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Tanzanian Hasheem Thabeet May be NBA Bound
Michigan State advanced to its second national championship game by beating Connecticut, 82 to 73 on Saturday night. It was however not hard to be impressed by Hasheem Thabeet from Tanzania. It seems obvious that some NBA team somewhere must be plotting how they can acquire him during the next Draft. Here's an interesting post about him by ""

Thabeet is a happy-go-lucky, shot-blocking UConn center that has improved dramatically over the last three years, and Suton is the non-chalant Michigan State pivot with innate rebounding and ability and deft passing skills.

The guy is a monster,” Suton said of Thabeet.

“This should be an interesting match-up.” Thabeet said of Suton.

In more ways than one. What most do not know of these two foreign big men, is that both have taken a long, winding, and certainly difficult paths to where they are today.

Six Years Ago: Basketball and Opportunity
Hasheem Thabeet, the 7-3 Junior center from Tanzania, has been manning the pivot for UConn all season, garnering the Big East conference’s defensive player of the year award and conference player of the year.  He also set the conference’s all-time shot-blocking record as Uconn has spent the majority of the season as the #1-ranked team in the country.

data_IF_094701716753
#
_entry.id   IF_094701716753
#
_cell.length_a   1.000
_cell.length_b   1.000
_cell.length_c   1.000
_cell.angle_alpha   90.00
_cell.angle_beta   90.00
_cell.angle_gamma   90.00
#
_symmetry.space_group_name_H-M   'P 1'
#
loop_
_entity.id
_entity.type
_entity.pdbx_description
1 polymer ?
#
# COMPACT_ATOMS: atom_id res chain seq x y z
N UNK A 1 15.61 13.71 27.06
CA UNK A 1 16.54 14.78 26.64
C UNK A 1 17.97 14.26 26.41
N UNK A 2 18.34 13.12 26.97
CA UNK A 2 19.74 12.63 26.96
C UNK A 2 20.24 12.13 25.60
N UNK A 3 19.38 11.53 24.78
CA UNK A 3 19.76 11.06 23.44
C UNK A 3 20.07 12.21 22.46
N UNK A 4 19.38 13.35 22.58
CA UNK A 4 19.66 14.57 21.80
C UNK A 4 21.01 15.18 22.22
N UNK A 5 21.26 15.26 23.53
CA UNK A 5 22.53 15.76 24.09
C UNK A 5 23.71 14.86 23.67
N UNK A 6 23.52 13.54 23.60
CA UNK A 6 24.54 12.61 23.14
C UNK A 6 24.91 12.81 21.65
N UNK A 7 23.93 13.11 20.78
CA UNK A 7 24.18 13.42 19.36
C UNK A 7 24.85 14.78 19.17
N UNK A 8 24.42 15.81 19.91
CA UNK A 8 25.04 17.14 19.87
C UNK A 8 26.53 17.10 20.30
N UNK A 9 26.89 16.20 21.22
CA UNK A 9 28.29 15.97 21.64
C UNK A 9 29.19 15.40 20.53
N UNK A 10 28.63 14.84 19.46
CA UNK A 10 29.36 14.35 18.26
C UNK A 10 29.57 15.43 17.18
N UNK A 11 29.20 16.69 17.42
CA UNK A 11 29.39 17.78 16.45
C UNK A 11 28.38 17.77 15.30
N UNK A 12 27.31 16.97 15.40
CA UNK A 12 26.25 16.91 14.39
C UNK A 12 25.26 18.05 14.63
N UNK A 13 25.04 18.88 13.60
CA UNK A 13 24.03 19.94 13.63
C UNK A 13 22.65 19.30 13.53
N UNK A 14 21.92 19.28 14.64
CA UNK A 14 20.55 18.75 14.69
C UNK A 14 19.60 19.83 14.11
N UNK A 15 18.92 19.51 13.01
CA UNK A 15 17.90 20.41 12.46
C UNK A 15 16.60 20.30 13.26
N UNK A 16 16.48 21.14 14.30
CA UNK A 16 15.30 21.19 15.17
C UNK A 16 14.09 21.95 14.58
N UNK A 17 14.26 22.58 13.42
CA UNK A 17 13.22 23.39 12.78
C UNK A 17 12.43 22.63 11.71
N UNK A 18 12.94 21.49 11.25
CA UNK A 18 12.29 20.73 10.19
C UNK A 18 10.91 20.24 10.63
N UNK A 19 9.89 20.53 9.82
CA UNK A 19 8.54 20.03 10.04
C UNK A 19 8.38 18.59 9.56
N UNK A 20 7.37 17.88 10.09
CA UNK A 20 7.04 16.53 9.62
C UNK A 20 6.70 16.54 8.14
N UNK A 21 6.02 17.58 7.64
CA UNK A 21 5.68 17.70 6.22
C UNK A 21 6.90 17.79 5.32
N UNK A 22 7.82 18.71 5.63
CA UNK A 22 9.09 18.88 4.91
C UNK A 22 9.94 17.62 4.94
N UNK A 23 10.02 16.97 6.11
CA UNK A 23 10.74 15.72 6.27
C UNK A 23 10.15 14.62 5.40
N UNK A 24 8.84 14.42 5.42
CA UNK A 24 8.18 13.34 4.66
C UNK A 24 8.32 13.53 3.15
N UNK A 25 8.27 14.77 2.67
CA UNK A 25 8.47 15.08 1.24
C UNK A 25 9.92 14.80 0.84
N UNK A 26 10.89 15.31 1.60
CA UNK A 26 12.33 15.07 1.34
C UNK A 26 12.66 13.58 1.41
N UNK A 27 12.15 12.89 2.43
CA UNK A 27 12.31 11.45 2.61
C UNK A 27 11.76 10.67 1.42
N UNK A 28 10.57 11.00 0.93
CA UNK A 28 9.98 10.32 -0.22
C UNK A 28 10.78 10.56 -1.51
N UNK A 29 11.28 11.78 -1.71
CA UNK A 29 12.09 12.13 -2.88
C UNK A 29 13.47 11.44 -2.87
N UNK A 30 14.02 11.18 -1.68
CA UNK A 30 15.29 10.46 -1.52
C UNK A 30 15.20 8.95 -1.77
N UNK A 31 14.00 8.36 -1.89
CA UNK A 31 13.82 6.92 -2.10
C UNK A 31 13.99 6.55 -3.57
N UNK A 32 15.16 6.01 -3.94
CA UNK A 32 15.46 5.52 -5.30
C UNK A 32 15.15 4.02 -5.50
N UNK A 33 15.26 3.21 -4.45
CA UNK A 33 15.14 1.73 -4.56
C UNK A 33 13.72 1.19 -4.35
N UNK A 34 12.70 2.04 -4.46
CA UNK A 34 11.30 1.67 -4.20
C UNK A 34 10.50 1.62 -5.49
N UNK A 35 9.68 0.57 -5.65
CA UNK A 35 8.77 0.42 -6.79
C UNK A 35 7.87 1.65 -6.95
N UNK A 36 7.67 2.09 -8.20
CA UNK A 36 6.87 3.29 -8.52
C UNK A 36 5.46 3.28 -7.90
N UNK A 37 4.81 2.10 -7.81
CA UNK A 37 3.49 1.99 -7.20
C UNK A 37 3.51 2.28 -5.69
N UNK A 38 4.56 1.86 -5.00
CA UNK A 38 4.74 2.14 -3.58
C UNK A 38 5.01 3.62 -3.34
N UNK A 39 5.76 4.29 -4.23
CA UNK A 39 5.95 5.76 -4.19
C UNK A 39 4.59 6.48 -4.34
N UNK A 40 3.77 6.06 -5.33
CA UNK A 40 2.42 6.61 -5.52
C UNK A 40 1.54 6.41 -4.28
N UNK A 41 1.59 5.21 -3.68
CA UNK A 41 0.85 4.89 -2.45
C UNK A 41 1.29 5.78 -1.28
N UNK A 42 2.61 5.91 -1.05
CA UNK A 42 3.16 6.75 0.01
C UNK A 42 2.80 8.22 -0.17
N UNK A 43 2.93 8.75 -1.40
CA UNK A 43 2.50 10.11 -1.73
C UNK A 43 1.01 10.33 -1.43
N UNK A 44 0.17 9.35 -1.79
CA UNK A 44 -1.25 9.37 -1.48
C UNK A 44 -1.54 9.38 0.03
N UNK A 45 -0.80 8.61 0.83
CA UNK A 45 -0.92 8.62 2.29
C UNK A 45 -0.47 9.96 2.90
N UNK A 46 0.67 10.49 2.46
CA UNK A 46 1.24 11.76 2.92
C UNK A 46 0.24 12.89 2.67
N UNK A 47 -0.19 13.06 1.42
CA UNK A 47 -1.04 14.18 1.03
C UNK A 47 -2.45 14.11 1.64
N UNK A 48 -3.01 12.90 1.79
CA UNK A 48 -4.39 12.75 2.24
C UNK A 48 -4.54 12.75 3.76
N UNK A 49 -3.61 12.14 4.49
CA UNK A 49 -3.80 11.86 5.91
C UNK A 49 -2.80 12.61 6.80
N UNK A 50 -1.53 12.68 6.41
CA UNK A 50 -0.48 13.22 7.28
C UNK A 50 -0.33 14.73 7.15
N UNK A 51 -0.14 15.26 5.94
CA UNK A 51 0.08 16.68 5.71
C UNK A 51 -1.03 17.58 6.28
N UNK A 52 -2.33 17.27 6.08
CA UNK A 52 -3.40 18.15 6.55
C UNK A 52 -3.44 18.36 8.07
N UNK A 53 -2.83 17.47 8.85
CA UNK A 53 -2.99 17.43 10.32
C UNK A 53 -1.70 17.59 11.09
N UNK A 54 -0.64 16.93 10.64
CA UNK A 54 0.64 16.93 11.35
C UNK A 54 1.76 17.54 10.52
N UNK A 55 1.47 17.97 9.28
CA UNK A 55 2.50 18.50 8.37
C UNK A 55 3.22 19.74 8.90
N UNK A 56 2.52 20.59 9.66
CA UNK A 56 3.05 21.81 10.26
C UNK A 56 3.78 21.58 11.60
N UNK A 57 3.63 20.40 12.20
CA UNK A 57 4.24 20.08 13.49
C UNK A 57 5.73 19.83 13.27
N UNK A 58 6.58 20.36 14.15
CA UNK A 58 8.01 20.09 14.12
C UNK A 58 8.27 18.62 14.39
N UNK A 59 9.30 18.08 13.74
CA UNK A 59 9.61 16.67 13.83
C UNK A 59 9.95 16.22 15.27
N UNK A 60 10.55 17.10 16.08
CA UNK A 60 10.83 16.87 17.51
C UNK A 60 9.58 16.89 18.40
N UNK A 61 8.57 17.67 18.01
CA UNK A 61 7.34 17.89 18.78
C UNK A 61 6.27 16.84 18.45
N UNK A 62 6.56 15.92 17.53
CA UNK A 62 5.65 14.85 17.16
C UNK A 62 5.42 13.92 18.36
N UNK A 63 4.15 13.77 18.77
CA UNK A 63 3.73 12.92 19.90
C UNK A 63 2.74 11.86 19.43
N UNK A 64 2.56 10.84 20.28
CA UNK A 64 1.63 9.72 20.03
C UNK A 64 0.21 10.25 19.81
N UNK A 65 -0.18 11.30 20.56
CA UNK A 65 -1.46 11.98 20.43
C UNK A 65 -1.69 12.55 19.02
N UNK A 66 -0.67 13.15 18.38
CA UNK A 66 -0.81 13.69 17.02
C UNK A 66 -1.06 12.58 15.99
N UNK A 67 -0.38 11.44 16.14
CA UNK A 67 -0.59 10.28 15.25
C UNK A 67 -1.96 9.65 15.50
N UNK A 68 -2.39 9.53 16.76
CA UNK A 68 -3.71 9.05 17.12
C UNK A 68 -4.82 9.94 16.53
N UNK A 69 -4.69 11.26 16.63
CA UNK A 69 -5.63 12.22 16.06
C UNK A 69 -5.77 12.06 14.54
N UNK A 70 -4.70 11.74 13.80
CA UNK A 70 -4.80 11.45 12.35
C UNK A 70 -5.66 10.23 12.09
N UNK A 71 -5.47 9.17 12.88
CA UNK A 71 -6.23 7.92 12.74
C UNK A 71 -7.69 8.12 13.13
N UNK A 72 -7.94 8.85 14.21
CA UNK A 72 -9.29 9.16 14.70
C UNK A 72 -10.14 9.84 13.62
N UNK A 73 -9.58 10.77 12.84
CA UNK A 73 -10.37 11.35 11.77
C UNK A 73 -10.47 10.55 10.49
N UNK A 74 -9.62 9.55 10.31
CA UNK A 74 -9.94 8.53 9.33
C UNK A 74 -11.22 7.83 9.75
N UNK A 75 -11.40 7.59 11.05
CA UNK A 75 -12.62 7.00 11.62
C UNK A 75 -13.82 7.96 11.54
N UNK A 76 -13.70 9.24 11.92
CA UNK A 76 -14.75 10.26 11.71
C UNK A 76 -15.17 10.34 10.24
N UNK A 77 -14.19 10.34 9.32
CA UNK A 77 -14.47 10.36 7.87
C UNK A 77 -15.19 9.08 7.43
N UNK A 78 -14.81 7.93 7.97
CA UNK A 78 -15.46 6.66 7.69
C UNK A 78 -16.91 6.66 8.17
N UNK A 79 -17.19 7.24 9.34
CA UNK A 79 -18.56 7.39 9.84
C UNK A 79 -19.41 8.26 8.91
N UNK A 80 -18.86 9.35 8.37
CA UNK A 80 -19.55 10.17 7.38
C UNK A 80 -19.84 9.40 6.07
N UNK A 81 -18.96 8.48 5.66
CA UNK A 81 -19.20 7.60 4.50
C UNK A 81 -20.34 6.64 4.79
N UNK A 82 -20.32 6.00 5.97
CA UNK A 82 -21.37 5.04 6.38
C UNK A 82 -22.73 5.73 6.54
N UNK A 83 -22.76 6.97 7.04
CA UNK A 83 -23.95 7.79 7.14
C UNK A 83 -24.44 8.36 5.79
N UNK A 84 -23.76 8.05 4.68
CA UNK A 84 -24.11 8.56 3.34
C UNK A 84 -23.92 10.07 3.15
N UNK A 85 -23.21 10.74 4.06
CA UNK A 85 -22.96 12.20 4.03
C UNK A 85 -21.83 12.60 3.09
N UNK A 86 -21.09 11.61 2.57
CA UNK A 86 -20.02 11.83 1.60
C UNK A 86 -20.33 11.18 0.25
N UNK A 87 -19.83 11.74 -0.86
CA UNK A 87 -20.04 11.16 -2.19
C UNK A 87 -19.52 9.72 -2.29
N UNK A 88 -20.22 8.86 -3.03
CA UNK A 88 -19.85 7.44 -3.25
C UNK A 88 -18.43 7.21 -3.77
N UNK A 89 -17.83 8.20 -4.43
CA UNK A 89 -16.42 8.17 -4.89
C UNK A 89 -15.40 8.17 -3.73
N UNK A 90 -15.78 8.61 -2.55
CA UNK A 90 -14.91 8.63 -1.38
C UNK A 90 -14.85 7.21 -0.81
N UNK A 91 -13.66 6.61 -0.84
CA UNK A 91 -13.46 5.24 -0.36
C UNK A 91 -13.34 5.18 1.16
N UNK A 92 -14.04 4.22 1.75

For as great as the ride has been for  Hasheem Thabeet, how he came to wear a UConn jersey is far and away from the  upbringing of many of his American counterparts.  Born in Dar Es Salaam, Tanzania, Thabeet certainly didn’t have scouts watching his every move in the seventh grade.  Far from it.

“This is a dream for me,” said Thabeet. “Six years ago I would have never imagined being here in the United States playing basketball.”

Thabeet shoots over Goran SutonSix years ago, Thabeet was 16 years old and was in an internet cafe in Tanzania sending emails to random U.S. colleges in hope of a basketball scholarship.  He has spent time working as a club security guard and as a small time runway model, but he was looking for an opportunity to better support his mother and younger sister.

The previous year, Thabeet lost his father to complications from diabetes and as the sole male of his household, he felt obligated to provide for his family.